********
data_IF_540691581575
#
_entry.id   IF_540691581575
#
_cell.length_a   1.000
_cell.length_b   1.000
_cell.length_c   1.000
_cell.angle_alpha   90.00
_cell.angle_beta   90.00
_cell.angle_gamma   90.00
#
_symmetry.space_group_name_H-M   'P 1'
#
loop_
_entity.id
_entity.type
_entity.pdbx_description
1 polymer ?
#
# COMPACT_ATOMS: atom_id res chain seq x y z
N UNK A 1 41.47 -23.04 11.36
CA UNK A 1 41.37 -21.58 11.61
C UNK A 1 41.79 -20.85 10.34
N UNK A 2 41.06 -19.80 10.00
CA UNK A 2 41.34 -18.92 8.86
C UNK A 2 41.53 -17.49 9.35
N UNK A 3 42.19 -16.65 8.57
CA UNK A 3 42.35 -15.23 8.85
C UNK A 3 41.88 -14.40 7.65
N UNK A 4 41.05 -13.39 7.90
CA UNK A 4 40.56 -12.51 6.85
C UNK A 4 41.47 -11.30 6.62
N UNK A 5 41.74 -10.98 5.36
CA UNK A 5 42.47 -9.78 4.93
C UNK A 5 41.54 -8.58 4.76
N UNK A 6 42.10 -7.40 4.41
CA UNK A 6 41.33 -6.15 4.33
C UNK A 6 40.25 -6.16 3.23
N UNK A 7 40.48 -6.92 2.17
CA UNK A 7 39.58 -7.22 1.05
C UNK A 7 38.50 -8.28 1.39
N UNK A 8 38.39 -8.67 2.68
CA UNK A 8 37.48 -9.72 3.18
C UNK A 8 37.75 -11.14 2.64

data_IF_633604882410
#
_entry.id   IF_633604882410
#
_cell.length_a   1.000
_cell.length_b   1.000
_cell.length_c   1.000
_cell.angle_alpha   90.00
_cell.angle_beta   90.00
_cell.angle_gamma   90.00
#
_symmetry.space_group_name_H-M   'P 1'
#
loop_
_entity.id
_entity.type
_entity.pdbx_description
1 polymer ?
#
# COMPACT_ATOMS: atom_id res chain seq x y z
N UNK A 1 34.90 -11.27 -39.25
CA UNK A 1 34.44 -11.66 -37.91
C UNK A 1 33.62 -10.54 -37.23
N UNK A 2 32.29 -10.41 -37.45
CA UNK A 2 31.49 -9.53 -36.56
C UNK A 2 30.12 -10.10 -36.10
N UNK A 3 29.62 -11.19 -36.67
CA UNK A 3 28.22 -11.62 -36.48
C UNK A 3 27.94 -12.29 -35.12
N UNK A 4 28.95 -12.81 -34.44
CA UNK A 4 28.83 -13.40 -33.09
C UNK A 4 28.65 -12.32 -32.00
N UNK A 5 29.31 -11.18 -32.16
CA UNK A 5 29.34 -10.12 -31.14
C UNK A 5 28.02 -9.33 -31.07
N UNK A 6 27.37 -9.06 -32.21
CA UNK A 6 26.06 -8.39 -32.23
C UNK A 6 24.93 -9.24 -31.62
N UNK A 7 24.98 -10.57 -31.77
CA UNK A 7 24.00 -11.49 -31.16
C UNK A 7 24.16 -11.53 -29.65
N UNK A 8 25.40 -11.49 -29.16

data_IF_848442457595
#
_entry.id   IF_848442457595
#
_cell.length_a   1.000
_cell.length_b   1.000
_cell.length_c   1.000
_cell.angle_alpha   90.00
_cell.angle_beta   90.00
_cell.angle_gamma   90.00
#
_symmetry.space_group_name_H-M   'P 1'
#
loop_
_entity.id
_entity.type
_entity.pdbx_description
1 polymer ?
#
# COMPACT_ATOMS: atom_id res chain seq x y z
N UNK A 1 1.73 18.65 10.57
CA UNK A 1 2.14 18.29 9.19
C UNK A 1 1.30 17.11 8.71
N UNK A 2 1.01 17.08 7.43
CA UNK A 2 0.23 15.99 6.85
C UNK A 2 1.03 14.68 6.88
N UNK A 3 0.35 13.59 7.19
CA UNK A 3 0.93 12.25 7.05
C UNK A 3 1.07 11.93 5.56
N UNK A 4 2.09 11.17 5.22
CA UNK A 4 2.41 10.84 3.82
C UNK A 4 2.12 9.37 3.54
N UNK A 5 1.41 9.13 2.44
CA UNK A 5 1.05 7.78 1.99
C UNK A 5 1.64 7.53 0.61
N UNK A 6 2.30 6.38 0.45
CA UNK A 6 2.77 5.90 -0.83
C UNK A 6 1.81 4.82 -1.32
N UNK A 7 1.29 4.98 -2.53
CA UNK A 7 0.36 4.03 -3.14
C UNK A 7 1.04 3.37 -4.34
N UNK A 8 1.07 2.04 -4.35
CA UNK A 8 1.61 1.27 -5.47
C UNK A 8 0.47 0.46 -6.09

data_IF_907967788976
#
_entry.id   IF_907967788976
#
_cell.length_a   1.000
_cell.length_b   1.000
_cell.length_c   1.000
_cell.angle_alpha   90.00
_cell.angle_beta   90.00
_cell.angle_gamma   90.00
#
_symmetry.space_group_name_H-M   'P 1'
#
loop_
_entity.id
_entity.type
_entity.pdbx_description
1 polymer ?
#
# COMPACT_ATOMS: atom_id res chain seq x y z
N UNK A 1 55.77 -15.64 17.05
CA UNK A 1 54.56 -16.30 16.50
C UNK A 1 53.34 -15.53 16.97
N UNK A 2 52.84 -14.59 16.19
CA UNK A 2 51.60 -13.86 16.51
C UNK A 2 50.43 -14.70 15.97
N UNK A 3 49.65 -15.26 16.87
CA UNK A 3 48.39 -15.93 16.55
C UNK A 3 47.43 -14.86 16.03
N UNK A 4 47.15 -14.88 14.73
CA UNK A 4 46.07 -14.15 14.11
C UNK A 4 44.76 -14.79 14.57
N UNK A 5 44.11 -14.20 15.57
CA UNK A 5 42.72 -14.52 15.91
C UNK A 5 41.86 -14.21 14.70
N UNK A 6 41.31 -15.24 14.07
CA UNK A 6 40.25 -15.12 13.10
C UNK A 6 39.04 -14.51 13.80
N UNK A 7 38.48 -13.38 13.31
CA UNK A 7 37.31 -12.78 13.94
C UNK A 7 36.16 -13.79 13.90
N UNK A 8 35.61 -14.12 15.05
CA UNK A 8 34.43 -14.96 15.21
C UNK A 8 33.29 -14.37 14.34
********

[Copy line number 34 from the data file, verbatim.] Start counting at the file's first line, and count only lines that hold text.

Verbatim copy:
CA UNK A 5 42.47 -9.78 4.93